The House Appropriations Committee unanimously accepted an amendment to an appropriations bill on Thursday that reinforces sanctions against Chinese telecommunications company ZTE days after the president appeared to be working to lift sanctions.
“This amendment would prevent the Commerce Department from renegotiation of the sanctions it just enacted last month on ZTE,” said Rep. Dutch Ruppersberger (D-Md.), who authored the amendment to the 2019 Commerce, Justice, and Science Appropriations bill, according to the Hill.
The Trump administration earlier this week said it is working to lift sanctions on the Chinese telecommunications giant ZTE despite top intelligence officials’ warnings that the company poses a security risk to the U.S.
In 2016, the company was suspected of espionage after researchers discovered backdoors in the phone that could allow the monitoring of user behavior.
Last month Trump administration banned the company, which makes Android Smartphones, from using US technology, after it sold hardware incorporating American technology to Iran and North Korea in violation of U.S. sanctions.
ZTE agreed to pay a $1.2 billion fine in March but soon after Commerce Department officials discovered it had rewarded rather than punished the company officials responsible for the violations and subsequently implemented a “denial order” prohibiting U.S. companies from selling their goods to ZTE for seven years.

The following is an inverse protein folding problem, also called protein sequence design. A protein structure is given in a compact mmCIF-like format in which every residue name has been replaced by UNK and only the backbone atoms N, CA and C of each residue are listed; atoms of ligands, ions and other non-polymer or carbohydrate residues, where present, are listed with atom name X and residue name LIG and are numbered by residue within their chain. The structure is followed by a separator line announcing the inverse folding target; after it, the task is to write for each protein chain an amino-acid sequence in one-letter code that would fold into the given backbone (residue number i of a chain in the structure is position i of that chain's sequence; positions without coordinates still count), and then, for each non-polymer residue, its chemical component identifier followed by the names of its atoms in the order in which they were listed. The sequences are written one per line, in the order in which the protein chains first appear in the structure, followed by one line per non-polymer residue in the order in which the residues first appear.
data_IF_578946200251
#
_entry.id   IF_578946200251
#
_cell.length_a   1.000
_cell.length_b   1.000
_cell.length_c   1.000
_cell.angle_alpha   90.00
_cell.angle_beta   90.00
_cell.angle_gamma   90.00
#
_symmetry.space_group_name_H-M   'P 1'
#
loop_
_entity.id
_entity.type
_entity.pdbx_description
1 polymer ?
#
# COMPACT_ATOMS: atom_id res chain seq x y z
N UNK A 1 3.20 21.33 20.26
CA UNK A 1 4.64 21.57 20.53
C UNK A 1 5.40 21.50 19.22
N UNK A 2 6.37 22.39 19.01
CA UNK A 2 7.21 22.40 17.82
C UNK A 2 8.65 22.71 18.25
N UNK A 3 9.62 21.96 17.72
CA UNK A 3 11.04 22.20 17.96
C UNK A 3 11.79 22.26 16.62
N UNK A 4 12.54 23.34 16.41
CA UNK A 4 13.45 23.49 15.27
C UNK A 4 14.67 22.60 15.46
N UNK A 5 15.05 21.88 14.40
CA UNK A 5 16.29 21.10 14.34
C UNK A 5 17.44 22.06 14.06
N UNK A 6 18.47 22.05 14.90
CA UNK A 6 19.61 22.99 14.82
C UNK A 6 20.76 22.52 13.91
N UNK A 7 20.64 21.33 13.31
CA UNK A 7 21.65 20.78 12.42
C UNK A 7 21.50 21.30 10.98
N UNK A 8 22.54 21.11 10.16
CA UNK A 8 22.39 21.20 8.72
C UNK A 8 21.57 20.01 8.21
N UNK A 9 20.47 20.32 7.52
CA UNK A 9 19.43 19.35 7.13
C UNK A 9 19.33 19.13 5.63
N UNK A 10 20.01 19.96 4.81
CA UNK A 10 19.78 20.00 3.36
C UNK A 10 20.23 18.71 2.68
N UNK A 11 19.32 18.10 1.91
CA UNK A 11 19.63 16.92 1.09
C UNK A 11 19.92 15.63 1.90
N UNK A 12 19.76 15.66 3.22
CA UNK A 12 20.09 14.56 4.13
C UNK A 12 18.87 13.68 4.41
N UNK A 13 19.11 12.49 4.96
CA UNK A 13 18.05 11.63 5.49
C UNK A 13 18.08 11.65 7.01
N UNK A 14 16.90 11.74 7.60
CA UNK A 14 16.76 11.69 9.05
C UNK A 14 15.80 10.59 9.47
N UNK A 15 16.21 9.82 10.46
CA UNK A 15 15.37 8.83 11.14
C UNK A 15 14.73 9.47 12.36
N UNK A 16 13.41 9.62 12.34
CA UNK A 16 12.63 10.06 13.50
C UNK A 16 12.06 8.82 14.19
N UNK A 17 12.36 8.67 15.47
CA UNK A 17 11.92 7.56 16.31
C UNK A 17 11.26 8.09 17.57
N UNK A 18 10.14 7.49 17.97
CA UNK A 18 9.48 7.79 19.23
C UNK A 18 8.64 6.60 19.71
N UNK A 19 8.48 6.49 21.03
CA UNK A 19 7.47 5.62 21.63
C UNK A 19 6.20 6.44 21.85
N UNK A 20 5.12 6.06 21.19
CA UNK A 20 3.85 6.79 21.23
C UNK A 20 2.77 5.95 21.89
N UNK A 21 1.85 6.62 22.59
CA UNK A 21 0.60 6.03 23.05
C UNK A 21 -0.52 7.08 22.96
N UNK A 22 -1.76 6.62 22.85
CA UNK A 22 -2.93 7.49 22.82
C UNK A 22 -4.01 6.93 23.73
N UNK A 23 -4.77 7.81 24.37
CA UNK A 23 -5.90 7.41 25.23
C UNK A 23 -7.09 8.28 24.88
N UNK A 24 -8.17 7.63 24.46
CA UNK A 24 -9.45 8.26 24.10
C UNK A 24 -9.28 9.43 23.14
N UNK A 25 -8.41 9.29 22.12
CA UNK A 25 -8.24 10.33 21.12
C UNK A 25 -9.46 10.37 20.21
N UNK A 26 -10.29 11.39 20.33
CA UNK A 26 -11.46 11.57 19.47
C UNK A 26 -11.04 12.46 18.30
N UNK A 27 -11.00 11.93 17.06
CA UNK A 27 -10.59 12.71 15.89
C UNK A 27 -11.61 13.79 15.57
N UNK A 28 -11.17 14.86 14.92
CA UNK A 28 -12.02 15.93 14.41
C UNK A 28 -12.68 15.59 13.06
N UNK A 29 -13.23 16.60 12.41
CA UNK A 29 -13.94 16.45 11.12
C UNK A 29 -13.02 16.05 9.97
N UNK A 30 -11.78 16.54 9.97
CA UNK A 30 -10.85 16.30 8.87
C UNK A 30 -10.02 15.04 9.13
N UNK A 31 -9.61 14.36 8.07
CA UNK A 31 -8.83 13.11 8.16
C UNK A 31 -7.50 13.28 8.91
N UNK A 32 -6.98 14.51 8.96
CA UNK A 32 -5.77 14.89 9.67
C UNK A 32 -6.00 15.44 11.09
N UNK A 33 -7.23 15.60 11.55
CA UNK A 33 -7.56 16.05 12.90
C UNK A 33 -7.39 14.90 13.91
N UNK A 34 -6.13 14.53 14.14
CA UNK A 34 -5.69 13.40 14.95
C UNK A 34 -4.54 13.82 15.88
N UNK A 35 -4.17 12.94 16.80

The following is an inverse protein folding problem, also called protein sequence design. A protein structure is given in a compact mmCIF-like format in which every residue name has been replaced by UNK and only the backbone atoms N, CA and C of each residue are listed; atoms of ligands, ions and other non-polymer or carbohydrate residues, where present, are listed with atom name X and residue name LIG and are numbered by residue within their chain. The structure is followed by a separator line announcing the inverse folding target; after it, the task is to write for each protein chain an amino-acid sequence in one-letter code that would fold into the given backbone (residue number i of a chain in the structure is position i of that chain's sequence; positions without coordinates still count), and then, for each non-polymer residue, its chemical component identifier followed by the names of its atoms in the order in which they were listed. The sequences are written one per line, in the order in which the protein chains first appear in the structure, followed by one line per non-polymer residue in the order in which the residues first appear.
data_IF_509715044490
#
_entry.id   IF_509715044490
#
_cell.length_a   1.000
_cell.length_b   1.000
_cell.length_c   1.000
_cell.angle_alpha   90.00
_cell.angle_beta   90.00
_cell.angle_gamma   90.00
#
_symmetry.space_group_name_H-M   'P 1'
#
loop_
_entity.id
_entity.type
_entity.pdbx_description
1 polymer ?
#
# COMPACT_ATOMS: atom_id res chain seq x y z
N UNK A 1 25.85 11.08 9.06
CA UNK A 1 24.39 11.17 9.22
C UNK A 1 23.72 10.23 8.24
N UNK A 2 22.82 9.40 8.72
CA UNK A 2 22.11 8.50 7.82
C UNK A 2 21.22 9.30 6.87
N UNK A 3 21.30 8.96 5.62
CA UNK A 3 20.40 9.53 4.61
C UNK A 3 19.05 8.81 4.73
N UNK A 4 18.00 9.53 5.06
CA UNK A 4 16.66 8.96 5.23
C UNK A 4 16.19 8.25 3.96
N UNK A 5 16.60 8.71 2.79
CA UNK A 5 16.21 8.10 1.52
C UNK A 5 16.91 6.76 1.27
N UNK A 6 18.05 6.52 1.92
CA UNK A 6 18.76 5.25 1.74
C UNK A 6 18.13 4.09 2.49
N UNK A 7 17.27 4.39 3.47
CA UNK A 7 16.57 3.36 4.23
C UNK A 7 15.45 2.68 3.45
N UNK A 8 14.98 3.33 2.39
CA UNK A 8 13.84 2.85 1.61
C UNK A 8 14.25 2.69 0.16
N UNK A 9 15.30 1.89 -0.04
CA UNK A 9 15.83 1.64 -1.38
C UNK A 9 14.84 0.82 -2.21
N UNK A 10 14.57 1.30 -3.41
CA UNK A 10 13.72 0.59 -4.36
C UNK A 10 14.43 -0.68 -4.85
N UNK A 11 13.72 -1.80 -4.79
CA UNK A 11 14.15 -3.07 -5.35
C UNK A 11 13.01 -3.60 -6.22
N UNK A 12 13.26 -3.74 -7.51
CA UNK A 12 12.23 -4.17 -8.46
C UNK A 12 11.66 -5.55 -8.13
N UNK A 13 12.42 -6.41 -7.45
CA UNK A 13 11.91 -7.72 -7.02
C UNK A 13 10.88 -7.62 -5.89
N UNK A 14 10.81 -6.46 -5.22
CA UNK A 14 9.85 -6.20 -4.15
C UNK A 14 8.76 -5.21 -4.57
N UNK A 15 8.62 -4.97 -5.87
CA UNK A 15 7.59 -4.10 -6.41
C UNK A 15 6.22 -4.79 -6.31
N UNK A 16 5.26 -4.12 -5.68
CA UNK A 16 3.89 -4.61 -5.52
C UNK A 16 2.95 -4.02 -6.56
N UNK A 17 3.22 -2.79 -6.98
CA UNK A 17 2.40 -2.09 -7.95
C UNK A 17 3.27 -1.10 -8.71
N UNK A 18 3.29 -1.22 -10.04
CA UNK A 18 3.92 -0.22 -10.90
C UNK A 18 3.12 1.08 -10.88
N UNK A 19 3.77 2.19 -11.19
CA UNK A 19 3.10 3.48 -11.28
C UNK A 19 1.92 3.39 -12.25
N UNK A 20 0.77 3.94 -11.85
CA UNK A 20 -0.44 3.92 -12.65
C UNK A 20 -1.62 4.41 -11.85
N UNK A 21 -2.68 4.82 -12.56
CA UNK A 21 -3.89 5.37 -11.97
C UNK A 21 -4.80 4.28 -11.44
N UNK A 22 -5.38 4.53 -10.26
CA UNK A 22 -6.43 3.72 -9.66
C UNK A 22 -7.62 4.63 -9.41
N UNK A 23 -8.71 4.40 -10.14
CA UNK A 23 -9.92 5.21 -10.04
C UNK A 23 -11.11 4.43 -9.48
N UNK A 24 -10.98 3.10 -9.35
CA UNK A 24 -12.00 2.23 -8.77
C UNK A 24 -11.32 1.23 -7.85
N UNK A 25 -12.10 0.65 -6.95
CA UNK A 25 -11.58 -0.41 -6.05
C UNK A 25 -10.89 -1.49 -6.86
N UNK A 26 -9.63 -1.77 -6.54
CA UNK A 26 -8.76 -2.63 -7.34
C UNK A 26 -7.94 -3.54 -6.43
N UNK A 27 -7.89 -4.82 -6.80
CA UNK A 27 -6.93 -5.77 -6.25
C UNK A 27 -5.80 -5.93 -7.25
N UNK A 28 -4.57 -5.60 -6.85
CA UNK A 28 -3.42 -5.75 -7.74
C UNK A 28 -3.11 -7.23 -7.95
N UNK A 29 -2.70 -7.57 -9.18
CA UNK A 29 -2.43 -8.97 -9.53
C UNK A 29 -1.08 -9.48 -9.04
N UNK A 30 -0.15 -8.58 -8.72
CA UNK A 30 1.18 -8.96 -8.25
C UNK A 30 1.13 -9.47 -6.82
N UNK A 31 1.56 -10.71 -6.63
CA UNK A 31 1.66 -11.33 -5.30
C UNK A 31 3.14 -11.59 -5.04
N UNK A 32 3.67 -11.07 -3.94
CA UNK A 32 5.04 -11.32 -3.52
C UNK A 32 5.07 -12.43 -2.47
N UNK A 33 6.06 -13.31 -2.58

The actions effectively crippled the firm yet on Sunday, President Trump tweeted that he and Chinese President Xi are working to give ZTE a way to get back into business fast since too many Chinese jobs have been lost.
On Monday, President Trump doubled down on his comments suggesting the move was part of a broader trade negotiation.
“ZTE, the large Chinese phone company, buys a big percentage of individual parts from U.S. companies,” he tweeted. “This is also reflective of the larger trade deal we are negotiating with China and my personal relationship with President Xi.”
House Armed Services Chairman Mac Thornberry said Tuesday that ZTE Corp.’s ability to tap the U.S. market isn’t likely to apply to government agencies and that the company ban is likely to stay in the defense authorization measure The House is scheduled to take up next week.
“I confess I don’t fully understand the administration’s take on this at this point,” Thornberry said at Bloomberg Government event. “It is not a question to me of economics, it is a question of security.”
On Wednesday Trump again tweeted again addressing various media outlets and his stance on ZTE.
“Nothing has happened with ZTE except as it pertains to the larger trade deal,” the president tweeted. “Our country has been losing hundreds of billions of dollars a year with China…”